4) Water. Water requirements in pregnancy can be hard to determine. You need a lot. Most say at least 8-10 cups a day, others will say up to 16 cups. I personally found that if I was better hydrated, my leg cramps went away. It’s hard, because we tend to not drink water late in the day so we aren’t up in the night using the bathroom. But I’d rather have to go to the bathroom than be up in pain.

Good luck! Hope this helps!

Have any nutrition questions? Need help with meal planning or a special dietary need? Send your questions to me at kimberlykmarsh(at)gmail(dot)com, and I will answer them in upcoming posts!

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Drinking Water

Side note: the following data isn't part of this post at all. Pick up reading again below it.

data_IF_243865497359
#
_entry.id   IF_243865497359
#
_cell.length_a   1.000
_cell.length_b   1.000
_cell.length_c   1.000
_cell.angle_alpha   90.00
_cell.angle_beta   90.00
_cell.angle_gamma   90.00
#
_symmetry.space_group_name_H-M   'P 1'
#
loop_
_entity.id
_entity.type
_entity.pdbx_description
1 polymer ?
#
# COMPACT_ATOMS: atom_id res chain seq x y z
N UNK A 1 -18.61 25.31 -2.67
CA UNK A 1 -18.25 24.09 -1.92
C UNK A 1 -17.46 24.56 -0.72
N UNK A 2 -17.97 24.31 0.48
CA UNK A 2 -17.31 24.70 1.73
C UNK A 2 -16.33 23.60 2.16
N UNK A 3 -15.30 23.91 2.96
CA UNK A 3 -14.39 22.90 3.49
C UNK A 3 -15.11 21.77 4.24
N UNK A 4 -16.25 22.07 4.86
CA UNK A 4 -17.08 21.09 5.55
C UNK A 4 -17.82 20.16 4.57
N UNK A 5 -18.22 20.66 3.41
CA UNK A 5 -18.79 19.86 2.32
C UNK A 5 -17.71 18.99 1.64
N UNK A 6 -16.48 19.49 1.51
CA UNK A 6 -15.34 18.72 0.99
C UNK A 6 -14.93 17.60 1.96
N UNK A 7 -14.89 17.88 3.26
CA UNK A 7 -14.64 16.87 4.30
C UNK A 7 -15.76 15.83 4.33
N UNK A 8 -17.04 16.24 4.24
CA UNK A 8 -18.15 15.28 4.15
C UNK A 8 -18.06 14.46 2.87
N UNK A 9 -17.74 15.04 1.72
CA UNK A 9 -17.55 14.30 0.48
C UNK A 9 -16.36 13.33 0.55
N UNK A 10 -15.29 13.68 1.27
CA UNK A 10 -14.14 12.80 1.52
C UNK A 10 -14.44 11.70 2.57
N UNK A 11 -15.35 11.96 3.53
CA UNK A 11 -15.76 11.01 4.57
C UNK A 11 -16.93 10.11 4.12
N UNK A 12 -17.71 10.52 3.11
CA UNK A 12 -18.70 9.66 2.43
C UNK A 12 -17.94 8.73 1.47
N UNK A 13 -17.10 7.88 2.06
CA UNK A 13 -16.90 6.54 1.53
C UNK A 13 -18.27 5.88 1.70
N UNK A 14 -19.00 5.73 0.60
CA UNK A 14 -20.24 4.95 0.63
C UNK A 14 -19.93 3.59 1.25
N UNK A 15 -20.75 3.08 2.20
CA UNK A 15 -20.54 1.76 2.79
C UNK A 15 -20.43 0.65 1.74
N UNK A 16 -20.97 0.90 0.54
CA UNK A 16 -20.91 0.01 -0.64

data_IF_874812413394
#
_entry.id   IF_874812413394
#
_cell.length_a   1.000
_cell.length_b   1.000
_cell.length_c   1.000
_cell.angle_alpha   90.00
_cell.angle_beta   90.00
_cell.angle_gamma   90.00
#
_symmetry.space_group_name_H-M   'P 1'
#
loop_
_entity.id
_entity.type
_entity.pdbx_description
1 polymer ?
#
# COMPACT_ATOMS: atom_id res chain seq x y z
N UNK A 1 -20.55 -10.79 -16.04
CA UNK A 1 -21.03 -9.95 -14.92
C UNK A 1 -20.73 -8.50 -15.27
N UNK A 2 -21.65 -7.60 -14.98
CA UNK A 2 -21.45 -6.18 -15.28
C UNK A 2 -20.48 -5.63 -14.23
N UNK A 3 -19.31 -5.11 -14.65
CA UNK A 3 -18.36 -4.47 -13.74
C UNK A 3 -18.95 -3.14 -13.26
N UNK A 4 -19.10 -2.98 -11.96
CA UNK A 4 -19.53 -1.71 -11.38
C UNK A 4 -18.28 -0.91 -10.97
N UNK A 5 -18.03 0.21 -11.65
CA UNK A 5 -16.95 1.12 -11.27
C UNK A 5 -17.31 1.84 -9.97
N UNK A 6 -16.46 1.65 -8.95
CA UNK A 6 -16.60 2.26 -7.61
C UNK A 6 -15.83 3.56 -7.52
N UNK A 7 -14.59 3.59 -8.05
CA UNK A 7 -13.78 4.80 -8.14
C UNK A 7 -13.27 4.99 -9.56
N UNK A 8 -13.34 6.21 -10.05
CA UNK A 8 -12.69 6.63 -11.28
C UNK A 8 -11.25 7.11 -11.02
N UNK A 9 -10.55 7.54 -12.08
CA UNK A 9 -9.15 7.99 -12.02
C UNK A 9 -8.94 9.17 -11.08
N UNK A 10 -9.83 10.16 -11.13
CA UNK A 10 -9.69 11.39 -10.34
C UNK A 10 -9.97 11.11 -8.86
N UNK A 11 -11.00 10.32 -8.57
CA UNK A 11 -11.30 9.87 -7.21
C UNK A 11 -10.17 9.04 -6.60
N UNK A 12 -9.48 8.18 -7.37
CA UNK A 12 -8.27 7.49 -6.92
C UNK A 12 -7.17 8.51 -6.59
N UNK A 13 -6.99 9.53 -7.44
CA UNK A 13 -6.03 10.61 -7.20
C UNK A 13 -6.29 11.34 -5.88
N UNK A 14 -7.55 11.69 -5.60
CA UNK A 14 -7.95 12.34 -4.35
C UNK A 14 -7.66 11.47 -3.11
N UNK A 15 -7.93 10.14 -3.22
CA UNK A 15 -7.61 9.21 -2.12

I have been thinking about water and staying hydrated quite a bit recently. It seems like an odd thing to think about now that the weather is cooler. We aren’t out in the sun and getting sweaty. So, dehydration risk is less, right?

It is true that people are less likely to get dehydrated in the winter. However, since it isn’t at the forefront of our mind, we can easily become under-hydrated. And there are benefits to avoiding under-hydration.

First let’s look at what water does in our body. It keeps us cool, both via sweat and other mechanisms in our body. It provides the liquid base for blood and other bodily fluids (including fluid in our cells). It helps flush waste out of our bodies, through urine and in feces. Everything in your body uses water in some form. We lose it in sweat and in breathing. We gain it by eating and drinking.